In 2005, Muslim leader Ahmed Akkari helped lead violent international protests against the Danish newspaper Jyllands-Posten, which had published a dozen editorial cartoons blasphemously depicting Muhammad.
By 2008, Akkari had begun to separate himself from the fundamentalism underlying his anger, and by 2013 the break was complete. “At that time (2005),” Akkari told the Guardian in August 2013, “I was so fascinated with this logical force in the Islamic mindset that I could not see the greater picture. I was convinced it was a fight for my faith, Islam.”
A couple of things contributed to Akkari’s change of heart. One, he moved from Denmark to Greenland, which allowed him time and space to think. And two, he found the intellectual courage to begin dismantling his core beliefs.
Picture a far-left progressive in America saying, “I’m going to spend the next two or three years attacking with honesty and precision everything I believe to be true and then see what is still standing in the end.” Picture a far-right conservative doing the same thing. It’s hard to imagine, but that’s just what Akkari did — and it changed everything for him.
Among those who most influenced Akkari during his time of transformation was Wes Cecil, a professor at Peninsula College in Washington who posts some of his lectures on YouTube. If you want insight into the lives and works of major philosophers such as Sartre, Nietzsche and Wittgenstein, or “forgotten thinkers” such as Simone Weil, Max Stirner and Jacques Barzun, you would be hard-pressed to find a better, funnier, more accessible guide than Cecil. But it is a lecture from last summer titled “An Introduction to Thinking” that helped us understand how a little-known professor at a little-known community college could help deradicalize somebody.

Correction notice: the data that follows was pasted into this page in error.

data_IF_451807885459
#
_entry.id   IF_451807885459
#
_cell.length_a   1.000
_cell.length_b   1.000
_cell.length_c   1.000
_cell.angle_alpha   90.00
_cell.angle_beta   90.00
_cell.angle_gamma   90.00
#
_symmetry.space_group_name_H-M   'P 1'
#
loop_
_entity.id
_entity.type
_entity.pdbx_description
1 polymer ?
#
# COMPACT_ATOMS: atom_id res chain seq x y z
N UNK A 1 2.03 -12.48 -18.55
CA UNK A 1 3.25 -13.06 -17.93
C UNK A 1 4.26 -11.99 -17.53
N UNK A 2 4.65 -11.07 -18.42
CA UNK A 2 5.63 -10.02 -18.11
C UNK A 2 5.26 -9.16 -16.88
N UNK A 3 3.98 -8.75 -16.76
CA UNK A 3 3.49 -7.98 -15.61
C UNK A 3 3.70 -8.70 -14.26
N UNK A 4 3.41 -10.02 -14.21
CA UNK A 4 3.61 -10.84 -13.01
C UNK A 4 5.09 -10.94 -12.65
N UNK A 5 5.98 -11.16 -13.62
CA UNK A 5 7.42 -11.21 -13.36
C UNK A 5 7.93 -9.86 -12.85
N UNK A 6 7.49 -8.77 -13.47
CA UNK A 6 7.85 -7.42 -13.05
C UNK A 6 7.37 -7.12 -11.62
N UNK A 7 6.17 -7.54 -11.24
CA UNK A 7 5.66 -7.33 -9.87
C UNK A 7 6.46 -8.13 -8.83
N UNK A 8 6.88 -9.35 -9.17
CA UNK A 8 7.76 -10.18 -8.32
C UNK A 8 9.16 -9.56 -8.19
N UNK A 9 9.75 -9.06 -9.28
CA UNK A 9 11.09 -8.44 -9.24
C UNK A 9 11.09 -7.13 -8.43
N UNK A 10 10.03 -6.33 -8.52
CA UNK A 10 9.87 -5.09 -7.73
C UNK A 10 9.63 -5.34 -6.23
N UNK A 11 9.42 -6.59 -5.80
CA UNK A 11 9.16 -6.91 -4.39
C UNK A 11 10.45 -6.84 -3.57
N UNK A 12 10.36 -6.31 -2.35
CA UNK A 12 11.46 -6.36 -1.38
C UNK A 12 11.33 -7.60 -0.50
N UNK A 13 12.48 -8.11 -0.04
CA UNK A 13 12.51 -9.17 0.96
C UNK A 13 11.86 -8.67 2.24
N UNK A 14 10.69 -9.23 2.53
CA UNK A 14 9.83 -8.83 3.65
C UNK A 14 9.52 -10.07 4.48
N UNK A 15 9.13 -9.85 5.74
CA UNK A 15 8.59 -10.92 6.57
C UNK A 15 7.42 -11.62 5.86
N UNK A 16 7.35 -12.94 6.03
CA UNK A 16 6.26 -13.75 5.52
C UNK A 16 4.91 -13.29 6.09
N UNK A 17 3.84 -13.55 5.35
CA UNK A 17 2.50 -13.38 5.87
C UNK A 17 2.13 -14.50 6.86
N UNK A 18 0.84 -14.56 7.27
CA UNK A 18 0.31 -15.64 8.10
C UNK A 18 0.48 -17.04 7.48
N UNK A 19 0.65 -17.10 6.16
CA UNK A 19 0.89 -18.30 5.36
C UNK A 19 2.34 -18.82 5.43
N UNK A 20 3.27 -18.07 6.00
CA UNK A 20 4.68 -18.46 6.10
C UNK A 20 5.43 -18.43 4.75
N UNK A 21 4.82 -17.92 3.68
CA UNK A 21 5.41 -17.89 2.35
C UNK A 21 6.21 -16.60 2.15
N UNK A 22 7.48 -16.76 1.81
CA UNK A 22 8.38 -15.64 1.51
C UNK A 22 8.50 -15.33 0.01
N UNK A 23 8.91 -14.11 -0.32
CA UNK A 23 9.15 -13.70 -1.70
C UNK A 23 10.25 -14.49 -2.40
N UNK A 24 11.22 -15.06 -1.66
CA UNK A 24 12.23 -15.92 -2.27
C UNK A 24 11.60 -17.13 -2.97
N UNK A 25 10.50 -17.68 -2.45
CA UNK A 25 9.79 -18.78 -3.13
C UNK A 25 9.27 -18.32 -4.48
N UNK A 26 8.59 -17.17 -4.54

Cecil begins the hour-long talk with a very brief evolutionary history of the human mind and how it became “the most complicated thing in the universe.” More complicated, he stresses to his listeners, than the universe itself. By far.
What Cecil wants people to understand is that the mind’s complexity makes the act of thinking incredibly resource intensive, biologically speaking. And so evolutionary programming has led humans to prefer automatic reactions over deep thought. In a certain sense, the political polarization of today is a product of evolution.
When political views are challenged, Cecil says, your visceral response “is your evolutionary training. It is your body saying: If you have to start thinking about this, you’re going to have to burn a whole lot of calories. And it will be painful and unpleasant. Don’t do that. Push off the dissonance. Reinforce the harmony. My logic of the world makes sense.”
Cecil uses the problem of highway congestion as an example of how this aversion to challenging long-held assumptions can manifest itself in significant ways. Until quite recently, traffic engineers firmly believed the best way to alleviate traffic jams was to add more lanes. It made perfect sense — that is until they figured out that people don’t care how far they drive but rather how long it takes to get there. The additional lanes allowed commuters to move farther away, and new commuters moved into those old houses and apartments, and so the congestion remained constant. Put simply, more road means more drivers.
So why didn’t the engineers get wise sooner? Because the mind filters out information that it thinks it doesn’t need, including contrary data, and it was perfectly clear to the engineers that adding lanes would ease congestion. It was common sense.
That’s why it’s important to ask yourself, with conviction and at the most fundamental level, why you believe what you believe. How was your worldview shaped? How have those beliefs been reinforced and by whom?
Here is Cecil’s challenge: “Write down three or four of your most fundamental beliefs . . . and then go at ‘em with an ax.”
It’s not easy, but it’s what Ahmed Akkari did.
It’s what everyone should do, evolutionary programming be damned.
— Concord Monitor (N.H.), Aug. 9, 2016